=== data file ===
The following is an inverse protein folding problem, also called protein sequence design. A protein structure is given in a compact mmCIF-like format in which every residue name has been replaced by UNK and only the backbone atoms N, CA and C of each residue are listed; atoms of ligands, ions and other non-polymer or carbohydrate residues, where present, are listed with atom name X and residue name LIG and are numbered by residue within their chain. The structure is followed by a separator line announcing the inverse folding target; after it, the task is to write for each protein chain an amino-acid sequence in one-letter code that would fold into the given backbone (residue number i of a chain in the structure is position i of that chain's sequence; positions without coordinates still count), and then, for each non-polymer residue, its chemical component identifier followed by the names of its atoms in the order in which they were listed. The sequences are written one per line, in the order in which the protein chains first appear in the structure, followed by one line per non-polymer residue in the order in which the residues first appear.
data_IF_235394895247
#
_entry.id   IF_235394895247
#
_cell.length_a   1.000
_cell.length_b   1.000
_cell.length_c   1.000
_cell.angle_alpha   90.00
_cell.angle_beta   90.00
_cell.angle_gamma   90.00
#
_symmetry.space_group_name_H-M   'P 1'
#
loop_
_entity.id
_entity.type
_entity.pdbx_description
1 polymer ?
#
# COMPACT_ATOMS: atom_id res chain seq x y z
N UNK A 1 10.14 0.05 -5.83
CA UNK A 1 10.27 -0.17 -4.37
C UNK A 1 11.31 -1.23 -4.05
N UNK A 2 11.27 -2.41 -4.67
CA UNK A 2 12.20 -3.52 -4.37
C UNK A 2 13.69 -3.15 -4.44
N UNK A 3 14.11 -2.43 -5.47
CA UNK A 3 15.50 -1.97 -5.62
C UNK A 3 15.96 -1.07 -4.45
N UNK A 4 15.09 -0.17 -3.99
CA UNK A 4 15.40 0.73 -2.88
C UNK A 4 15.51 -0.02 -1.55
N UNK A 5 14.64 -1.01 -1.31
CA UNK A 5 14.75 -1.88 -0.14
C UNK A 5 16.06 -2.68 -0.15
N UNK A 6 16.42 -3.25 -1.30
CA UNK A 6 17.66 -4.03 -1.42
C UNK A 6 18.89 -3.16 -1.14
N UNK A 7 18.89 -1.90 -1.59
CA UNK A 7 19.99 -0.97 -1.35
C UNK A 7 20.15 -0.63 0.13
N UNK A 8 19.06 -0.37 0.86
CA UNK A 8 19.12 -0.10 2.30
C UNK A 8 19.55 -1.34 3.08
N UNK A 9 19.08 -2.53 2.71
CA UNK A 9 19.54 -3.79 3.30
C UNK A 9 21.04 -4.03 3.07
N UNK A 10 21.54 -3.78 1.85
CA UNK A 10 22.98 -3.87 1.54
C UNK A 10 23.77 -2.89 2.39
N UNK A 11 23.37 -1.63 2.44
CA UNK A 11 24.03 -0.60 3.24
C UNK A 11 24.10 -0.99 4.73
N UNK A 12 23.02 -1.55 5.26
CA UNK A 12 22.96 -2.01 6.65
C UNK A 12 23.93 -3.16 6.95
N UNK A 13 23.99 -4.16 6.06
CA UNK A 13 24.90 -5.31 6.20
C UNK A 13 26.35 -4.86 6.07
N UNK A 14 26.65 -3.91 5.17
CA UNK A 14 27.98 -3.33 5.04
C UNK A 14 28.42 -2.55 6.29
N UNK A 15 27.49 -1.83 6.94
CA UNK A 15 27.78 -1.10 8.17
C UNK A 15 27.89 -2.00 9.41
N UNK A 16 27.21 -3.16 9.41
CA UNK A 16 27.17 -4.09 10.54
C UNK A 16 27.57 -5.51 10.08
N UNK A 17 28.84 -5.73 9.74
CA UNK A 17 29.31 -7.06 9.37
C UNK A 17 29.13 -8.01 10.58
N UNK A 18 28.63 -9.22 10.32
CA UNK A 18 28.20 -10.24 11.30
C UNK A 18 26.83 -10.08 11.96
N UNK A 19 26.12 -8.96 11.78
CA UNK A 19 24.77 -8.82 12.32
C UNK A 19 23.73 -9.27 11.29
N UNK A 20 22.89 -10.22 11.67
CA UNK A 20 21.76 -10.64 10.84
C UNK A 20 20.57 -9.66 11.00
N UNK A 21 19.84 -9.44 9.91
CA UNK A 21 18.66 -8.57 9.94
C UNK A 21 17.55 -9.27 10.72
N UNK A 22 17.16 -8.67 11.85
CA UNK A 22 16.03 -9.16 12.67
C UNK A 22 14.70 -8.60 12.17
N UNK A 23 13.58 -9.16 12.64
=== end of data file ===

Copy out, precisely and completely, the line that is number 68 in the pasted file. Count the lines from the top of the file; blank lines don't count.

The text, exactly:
CA UNK A 16 27.17 -4.09 10.54